When asked what makes Sachin Ramesh Tendulkar so good, I offer that there are two things for me that stand out amongst his many strengths. The first is his preparation, or more accurately, his attitude towards his preparation.
In the three years with the Indian team, a week hardly went by where another batsman hit more balls at practice than Sachin. After playing the game for over 20 years and reaching his level of mastery, one would think that he had earned the right to take it easy. One may also expect that it would be the younger players who would be hungrier to improve and thus would put in the longer hours. Alas not. Sachin was almost peerless in leaving no stone unturned in his preparation. Small wonder his enduring success.
The second thing that stands out is his depth of character. This aspect of a person is most evident in what I call private victories, in the small things that one doesn’t see on the scoreboard, on TV or in the stats columns. It’s the way someone behaves when the cameras are not watching, how they treat the breakfast waiter in a hotel, whether they throw their empty drinks bottle on the pavement or in a dustbin or when 50 youngsters ask for autographs on the way back from a long and tiring practice. Sachin scores these private victories. He does the honourable thing that we as human-beings have in our very nature, even when no one is watching. He lives the wisdom imparted by his father at an early age, which he explains as: “Who I am as a person, my nature is permanent, my results on the field are temporary— they will go up and go down. It is more important that I am consistent as a person, this I can control, my results I cannot”. He adds: “People will criticise me for my results, and will soon forget them, but they will always remember the impact I have on them as a person. This will last forever.” Sachin lives this wisdom on a daily basis.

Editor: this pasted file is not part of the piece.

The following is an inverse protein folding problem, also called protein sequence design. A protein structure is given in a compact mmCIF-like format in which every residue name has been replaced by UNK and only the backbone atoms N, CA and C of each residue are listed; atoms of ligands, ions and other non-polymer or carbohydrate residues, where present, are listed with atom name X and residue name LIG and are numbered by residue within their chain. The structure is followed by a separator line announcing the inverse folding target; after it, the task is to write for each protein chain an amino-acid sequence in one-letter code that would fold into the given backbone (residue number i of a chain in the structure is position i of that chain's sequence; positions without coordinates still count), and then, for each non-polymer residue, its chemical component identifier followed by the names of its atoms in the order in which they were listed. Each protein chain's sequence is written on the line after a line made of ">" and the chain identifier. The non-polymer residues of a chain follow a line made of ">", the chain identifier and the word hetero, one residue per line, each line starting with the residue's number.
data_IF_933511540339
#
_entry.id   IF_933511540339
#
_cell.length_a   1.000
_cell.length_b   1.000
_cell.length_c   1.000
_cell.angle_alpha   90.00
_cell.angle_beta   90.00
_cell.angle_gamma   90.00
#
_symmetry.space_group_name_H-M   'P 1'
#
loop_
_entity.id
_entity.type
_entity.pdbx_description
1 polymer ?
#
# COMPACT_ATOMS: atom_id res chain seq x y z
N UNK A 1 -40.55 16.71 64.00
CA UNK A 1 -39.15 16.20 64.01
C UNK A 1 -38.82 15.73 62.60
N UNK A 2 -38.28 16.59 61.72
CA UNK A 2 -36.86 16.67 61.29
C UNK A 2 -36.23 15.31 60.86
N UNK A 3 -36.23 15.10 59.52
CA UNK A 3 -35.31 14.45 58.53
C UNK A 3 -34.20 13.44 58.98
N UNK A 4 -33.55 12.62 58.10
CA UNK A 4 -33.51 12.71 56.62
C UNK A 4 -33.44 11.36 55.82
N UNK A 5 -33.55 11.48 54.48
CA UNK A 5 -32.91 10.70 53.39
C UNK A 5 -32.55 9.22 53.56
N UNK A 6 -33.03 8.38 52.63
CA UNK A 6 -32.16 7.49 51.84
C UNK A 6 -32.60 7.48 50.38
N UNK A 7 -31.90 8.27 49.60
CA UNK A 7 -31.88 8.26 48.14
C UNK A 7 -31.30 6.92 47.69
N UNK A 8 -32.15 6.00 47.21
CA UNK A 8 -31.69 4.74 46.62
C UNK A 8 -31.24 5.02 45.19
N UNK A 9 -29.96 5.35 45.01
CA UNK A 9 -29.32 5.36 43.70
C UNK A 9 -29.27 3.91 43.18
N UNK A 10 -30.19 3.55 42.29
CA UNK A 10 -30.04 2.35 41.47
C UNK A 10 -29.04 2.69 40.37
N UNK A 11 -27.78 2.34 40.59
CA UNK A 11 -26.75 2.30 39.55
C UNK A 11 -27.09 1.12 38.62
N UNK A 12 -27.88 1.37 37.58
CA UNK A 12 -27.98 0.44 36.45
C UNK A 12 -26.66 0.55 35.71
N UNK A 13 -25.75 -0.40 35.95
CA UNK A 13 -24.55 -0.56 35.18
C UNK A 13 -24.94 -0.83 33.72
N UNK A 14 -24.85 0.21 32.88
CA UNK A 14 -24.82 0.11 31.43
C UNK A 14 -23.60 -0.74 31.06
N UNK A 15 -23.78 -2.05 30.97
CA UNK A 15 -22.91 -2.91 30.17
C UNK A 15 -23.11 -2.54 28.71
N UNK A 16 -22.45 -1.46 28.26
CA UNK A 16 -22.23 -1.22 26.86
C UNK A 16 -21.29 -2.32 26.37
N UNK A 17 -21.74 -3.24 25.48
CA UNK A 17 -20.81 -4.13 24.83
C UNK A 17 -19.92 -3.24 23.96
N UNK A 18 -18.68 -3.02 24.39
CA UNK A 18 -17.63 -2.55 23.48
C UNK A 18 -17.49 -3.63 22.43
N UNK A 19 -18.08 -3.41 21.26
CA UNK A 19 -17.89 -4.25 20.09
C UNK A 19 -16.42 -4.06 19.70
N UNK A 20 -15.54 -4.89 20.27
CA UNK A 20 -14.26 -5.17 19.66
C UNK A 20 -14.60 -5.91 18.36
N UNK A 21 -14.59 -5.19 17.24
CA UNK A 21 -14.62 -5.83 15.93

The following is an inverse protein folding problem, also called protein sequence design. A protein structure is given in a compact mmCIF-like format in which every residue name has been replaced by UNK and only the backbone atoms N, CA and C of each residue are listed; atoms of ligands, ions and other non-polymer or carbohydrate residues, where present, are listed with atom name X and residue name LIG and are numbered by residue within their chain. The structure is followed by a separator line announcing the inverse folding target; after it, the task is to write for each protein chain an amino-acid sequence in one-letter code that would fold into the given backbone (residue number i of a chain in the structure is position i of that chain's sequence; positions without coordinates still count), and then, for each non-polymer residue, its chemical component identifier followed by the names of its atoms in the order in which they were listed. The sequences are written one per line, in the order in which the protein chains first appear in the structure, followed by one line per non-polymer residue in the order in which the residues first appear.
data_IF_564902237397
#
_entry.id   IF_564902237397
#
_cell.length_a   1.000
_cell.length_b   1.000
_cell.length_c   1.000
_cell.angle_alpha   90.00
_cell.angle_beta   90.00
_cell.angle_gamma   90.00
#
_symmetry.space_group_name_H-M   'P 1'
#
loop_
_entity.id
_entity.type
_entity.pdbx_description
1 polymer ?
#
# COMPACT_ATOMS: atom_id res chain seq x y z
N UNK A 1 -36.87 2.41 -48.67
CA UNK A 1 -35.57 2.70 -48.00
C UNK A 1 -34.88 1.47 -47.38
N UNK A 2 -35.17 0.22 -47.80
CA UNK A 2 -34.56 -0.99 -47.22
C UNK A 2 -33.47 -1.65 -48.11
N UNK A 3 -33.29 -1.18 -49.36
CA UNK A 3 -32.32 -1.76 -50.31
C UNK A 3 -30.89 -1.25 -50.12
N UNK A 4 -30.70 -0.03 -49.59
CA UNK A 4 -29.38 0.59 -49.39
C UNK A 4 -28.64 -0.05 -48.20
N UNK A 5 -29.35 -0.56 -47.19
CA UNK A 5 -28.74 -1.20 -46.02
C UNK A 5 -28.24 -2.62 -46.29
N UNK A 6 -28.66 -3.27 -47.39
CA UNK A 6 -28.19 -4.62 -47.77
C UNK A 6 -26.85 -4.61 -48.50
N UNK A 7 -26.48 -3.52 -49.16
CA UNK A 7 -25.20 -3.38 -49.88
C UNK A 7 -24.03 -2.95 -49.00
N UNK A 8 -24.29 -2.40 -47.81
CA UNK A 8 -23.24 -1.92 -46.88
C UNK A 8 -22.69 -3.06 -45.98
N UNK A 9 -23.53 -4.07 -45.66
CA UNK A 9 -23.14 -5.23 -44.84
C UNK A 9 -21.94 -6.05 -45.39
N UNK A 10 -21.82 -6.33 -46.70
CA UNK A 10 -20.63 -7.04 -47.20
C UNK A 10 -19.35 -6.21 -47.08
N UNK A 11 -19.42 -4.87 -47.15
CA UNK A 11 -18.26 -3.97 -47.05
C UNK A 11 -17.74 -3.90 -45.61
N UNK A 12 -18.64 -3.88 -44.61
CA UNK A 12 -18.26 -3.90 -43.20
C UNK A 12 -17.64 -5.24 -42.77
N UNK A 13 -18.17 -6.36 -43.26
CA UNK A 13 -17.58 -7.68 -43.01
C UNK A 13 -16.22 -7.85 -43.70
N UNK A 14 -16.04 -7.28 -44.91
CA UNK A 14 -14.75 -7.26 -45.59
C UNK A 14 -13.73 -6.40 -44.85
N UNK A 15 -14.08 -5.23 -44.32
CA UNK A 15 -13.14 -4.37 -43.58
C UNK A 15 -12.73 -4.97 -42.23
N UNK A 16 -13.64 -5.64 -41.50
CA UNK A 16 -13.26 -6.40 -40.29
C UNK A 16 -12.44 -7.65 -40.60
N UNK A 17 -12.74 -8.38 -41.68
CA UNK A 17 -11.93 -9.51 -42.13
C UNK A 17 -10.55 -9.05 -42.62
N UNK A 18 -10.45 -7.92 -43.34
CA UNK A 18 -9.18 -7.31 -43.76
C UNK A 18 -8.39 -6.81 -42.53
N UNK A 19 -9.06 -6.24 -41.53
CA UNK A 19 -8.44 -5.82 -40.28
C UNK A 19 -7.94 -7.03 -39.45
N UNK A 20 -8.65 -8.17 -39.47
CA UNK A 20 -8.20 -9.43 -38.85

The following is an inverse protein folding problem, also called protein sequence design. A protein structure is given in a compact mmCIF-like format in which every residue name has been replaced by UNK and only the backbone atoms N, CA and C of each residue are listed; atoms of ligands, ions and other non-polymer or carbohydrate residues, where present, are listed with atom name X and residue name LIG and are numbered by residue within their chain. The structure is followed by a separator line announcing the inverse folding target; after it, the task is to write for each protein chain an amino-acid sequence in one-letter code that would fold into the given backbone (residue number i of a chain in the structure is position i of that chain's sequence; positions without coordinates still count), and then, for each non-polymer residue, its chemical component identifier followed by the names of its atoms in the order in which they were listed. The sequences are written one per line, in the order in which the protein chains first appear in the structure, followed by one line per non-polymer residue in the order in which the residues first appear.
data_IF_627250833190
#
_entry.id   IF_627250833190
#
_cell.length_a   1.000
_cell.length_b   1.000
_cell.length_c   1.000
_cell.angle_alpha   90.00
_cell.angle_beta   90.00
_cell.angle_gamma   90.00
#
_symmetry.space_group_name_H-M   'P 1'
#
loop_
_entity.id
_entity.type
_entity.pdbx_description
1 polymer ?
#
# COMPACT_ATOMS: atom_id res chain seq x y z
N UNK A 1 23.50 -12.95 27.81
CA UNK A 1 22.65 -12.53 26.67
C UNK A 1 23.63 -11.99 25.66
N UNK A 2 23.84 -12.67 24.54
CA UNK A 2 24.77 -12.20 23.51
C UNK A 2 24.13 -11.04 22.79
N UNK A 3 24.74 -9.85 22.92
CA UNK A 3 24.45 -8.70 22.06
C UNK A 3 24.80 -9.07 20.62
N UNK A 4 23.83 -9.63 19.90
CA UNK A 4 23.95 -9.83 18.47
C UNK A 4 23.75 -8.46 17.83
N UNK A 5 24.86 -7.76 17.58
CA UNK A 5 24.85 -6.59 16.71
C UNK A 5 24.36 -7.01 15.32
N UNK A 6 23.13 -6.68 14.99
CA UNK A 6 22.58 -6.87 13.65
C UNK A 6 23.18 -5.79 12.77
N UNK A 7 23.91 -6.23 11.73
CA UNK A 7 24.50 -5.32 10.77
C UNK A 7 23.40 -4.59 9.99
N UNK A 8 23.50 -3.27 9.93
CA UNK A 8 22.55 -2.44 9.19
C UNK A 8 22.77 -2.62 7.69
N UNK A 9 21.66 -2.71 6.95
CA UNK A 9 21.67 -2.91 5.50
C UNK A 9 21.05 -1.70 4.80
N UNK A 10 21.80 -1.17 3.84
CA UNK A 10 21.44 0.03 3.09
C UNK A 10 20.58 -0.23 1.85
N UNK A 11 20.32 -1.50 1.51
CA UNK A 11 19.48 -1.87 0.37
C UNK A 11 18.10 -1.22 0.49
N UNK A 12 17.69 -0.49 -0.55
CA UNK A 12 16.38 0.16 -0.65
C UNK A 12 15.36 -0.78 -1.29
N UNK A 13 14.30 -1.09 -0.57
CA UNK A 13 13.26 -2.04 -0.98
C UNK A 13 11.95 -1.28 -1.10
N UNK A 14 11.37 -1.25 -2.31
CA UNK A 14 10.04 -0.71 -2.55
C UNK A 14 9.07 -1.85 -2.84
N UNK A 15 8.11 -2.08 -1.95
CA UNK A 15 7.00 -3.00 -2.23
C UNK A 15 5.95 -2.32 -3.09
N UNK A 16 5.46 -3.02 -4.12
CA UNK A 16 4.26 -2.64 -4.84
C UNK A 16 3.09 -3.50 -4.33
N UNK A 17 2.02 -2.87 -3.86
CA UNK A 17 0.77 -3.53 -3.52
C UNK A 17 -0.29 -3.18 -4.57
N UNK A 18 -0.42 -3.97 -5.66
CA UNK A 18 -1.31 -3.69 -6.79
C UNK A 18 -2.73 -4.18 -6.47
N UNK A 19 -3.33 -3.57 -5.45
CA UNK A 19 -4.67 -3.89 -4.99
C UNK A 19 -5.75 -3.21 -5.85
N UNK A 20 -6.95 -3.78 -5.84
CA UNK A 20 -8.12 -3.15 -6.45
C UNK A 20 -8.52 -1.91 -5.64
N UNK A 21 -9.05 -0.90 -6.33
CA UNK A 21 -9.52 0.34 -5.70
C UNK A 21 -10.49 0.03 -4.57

If you were to observe Sachin returning to the change-room after scoring a century for his country, or after being dismissed for a low score and via a poor umpiring decision, you would seldom be able to tell which event occurred by watching his demeanour. The reason is that Sachin does not define himself, his self-worth or his reason to feel good by the results that he delivers. Who he is as a person is already defined within, he is largely complete and content, separate from runs, records or public opinion.
Indians tend to be lavish in granting successful or famous people ‘superstar’ status and treating them as VVIPs— none more so than to SRT. Many of these so-called superstars make the mistake of getting intoxicated on their power, fame or money— actually believing they are ‘special people’ and then behaving as if they are more important than others. Despite being treated as ‘special’ by others, Sachin remains a normal person, just like you and me. He seems to work on his strength of character and personal values just as he works on his cover drive. He is granted almost Deity status in India, yet he chooses humility. This is what makes him a special person.
He also knows that his talent was God-given, so does not claim it as his achievement, rather he expresses gratitude for being blessed with it. What he can claim is the dedication, commitment and hard work that he tirelessly invests in order to turn that talent into results.
In short, Sachin is like a kid who just loves the game of cricket, a love that converts to sheer professionalism, dedication and a tireless work ethic. He is also an ordinary man who through his strength of character, humility and respectfulness to fellow human beings has earned the right to be called a special person— a right that he does not act out. Respect all round.